An international team of investigators is working on designing and completing the first human trial of a mosaic HIV vaccine candidate and Los Alamos National Laboratory researcher Bette Korber is part of the team.The scientists are led by Duke University Medical Center under consortium leader Dr. Barton Haynes, director of the Duke Human Vaccine Institute and the Center for HIV/AIDS Vaccine Immunology (CHAVI).
Haynes said the team will use the NYVAC vaccinia vector – derived from the smallpox vaccine, and DNA containing a new set of artificial, computer-designed HIV genes in a Phase-I clinical trial.
This trial will be supported by the Bill & Melinda Gates Foundation and the National Institute of Allergy and Infectious Diseases (NIAID), part of the National Institutes of Health.
The new vaccine is based on a new strategy of fighting the human immunodeficiency virus, by targeting its extensive genetic diversity.
The researchers have already started working on the design of an early phase safety trial that will evaluate mosaic vaccines in humans.
The concept of mosaic vaccine will be tested and might just open the way to a new generation of HIV vaccine candidates.
The difference between mosaic and traditional HIV vaccines is that the latter boosts the immune system to recognize naturally occurring stretches of certain amino acids from the proteins of the virus, while mosaic vaccines include many sets of synthetic, computer-generated sequences of proteins that can stimulate the immune system to respond to a wide variety of circulating HIV strains.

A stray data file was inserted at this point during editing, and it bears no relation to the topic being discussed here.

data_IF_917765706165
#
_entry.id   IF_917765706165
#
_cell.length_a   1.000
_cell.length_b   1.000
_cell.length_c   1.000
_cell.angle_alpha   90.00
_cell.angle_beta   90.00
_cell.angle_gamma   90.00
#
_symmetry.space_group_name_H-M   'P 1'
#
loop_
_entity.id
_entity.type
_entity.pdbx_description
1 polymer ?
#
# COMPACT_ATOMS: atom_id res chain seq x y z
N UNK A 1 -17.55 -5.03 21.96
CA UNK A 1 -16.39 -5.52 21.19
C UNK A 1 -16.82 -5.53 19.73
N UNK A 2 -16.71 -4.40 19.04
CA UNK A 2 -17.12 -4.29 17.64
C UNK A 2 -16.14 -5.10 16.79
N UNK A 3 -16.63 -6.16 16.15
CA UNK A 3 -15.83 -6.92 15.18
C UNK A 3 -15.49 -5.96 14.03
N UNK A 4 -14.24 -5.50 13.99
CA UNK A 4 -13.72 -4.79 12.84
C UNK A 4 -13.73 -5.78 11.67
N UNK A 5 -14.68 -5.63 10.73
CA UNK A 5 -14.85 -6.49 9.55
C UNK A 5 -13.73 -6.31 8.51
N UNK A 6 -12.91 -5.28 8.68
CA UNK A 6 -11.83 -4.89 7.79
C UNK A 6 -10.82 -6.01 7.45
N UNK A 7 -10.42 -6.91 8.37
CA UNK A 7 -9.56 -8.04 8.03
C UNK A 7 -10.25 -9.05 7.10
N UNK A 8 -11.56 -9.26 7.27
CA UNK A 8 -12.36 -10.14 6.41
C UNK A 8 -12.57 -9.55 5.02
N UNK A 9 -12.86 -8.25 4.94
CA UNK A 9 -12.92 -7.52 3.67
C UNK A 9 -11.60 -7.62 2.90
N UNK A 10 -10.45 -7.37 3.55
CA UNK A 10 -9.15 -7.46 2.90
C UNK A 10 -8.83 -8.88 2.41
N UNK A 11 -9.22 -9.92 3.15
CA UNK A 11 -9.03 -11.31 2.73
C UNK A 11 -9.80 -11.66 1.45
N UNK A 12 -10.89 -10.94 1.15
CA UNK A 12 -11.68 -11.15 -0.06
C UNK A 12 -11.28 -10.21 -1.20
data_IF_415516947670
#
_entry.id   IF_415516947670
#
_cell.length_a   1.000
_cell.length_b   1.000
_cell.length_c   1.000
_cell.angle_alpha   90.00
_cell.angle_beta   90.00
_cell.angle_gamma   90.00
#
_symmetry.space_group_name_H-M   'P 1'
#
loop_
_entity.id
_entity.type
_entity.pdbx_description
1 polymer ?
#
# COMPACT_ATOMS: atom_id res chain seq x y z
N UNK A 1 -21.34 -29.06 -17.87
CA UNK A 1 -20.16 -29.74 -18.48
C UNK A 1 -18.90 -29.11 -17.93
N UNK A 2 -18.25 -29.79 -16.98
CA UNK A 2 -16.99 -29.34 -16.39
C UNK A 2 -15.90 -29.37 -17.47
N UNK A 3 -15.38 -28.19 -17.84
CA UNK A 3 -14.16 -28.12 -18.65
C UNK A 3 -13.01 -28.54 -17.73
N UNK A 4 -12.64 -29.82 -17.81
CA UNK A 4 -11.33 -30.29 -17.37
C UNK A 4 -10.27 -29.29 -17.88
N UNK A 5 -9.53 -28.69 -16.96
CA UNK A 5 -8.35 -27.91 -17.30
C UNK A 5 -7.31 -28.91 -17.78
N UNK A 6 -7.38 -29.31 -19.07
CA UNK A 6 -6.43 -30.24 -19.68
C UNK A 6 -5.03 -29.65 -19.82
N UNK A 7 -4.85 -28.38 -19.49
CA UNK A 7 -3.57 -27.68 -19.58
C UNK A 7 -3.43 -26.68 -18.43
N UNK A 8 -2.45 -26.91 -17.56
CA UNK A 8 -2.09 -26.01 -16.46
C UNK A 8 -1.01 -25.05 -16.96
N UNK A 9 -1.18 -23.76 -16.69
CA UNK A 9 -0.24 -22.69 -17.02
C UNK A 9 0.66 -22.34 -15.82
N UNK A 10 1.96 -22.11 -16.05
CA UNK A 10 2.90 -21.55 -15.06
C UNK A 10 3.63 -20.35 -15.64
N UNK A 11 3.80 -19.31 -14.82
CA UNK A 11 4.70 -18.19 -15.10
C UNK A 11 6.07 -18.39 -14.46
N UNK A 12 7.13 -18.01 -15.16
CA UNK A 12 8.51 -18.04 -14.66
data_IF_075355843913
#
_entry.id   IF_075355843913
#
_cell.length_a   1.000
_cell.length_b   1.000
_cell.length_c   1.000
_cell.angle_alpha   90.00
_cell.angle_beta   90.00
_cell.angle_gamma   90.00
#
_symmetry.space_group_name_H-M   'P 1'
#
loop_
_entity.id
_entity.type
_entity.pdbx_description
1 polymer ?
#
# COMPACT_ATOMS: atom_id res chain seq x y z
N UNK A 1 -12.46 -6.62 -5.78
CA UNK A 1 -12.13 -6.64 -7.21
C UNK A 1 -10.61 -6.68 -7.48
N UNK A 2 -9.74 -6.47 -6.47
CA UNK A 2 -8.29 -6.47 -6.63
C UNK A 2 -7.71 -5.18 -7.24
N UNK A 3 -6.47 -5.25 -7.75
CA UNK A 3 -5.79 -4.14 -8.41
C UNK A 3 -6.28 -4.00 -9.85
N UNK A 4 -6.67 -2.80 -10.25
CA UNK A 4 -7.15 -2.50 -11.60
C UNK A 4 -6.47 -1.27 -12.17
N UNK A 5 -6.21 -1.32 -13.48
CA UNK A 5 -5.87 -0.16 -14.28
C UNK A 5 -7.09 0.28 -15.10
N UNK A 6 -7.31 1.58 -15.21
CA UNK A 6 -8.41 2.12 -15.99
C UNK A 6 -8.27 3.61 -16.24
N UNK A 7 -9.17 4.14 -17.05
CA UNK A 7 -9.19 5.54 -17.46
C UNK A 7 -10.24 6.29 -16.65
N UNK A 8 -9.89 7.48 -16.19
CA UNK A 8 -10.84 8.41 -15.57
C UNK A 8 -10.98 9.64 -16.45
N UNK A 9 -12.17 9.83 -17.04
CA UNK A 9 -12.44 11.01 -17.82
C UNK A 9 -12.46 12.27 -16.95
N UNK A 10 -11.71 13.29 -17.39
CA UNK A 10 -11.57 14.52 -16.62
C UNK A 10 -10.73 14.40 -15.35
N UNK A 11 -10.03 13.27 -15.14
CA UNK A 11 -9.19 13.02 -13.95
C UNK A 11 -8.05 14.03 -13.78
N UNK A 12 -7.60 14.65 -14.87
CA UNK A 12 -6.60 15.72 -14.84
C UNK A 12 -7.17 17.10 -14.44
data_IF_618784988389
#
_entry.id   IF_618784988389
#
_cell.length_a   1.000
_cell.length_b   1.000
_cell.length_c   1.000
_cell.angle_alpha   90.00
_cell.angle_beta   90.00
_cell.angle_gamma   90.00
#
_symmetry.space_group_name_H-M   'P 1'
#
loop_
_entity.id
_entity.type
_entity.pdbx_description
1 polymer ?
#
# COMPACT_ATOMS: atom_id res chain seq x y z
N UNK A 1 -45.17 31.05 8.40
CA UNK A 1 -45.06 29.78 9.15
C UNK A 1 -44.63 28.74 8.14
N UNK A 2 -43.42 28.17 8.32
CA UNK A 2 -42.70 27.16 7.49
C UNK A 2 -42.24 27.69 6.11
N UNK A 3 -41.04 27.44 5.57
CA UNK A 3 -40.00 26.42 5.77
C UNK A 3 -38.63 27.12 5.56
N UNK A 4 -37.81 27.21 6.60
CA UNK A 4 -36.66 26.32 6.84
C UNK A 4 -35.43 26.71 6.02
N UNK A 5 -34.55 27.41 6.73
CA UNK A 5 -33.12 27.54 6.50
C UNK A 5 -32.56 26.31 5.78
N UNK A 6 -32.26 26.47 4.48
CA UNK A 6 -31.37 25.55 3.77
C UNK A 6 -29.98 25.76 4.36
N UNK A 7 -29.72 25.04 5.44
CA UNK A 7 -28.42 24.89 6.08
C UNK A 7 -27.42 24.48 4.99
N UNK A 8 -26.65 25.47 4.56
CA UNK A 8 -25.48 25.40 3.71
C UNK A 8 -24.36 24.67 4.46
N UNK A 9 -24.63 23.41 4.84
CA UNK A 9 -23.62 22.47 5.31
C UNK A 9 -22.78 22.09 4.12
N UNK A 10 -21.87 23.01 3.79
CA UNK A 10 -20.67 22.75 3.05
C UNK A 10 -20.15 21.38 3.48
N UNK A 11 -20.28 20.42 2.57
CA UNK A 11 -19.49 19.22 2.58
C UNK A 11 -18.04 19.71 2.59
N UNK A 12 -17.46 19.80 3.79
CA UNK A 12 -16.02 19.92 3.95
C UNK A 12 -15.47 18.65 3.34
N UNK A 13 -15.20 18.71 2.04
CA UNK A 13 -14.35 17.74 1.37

This type of vaccines have been studied in animals and have had positive results in increasing the range of immune responses (the results of these studies can be found in Nature Medicine).
The team that developed the mosaic genes was led by Korber, a senior researcher in Los Alamos National Laboratory's Theoretical Division.
Human trials should be ready to launch by late 2012, according to Haynes.
Korber said that “HIV's diversity is vast, and the mosaic gene design represents a novel vaccine design to directly tackle HIV diversity in human clinical trials.
“Based on computational models, mosaic vaccines were predicted to perform better than natural HIV genes; experimental studies in animals, which directly compared mosaic to natural vaccines, supported that prediction.
“We are excited to test this concept in humans.”
Haynes added that “each member of this consortium is also a member of the Global HIV Vaccine Enterprise, and this collaboration is truly a global effort to make progress on HIV vaccine development.”
This association of scientists includes the best researchers and the most committed organizations of developing an effective vaccine against HIV infection.
Among the participants are The Foundation for the National Institutes of Health, the Fred Hutchinson Cancer Research Center and its NIH-funded HIV Vaccine Trials Network, the IPPOX Foundation in Switzerland, Beth Israel Deaconess Medical Center, Los Alamos National Laboratory, the NIH/NIAID Vaccine Research Center, Duke University and its Center for HIV/AIDS Vaccine Immunology, the Bill & Melinda Gates Foundation and the Division of AIDS of the National Institute of Allergy and Infectious Diseases.
The NYVAC vaccine is provided by Sanofi-Pasteur, a collaborator in the study.